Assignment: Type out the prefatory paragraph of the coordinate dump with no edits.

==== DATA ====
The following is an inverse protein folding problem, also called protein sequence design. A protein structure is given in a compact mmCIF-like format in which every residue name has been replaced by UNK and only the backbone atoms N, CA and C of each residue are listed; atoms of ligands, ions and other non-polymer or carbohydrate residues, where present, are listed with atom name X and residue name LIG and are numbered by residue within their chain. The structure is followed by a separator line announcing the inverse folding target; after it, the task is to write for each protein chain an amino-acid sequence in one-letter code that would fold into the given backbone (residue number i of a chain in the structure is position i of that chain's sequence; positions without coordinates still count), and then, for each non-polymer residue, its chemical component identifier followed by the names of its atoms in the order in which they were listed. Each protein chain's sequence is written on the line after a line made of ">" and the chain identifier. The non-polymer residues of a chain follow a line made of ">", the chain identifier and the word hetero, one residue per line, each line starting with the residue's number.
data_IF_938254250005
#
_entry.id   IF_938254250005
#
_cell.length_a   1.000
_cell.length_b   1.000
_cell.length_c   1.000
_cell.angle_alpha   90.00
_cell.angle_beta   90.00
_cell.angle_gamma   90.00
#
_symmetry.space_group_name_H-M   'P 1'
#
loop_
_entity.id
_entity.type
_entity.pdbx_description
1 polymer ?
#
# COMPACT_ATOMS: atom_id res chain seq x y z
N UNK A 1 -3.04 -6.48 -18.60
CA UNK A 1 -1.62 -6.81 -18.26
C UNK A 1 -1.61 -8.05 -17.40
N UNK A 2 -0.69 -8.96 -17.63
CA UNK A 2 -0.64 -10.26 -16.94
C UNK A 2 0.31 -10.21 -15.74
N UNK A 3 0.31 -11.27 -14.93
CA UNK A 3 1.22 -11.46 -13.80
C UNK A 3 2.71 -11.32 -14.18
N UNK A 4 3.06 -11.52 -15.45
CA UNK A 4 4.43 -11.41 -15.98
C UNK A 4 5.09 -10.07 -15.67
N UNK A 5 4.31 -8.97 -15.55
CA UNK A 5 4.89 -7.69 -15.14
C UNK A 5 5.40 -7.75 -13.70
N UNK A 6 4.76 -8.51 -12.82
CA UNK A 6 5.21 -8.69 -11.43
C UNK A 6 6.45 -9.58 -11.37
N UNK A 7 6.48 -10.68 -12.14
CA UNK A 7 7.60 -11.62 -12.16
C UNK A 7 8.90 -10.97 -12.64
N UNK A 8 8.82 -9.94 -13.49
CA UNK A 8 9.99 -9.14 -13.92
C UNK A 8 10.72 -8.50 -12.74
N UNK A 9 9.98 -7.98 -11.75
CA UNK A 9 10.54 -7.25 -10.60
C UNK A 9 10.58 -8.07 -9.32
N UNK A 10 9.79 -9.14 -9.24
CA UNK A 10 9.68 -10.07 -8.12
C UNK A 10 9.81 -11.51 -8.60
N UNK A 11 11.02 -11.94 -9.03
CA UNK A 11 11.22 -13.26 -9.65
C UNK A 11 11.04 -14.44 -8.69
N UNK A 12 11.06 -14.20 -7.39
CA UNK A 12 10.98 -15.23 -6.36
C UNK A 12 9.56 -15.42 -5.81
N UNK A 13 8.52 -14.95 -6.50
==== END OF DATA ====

The following is an inverse protein folding problem, also called protein sequence design. A protein structure is given in a compact mmCIF-like format in which every residue name has been replaced by UNK and only the backbone atoms N, CA and C of each residue are listed; atoms of ligands, ions and other non-polymer or carbohydrate residues, where present, are listed with atom name X and residue name LIG and are numbered by residue within their chain. The structure is followed by a separator line announcing the inverse folding target; after it, the task is to write for each protein chain an amino-acid sequence in one-letter code that would fold into the given backbone (residue number i of a chain in the structure is position i of that chain's sequence; positions without coordinates still count), and then, for each non-polymer residue, its chemical component identifier followed by the names of its atoms in the order in which they were listed. Each protein chain's sequence is written on the line after a line made of ">" and the chain identifier. The non-polymer residues of a chain follow a line made of ">", the chain identifier and the word hetero, one residue per line, each line starting with the residue's number.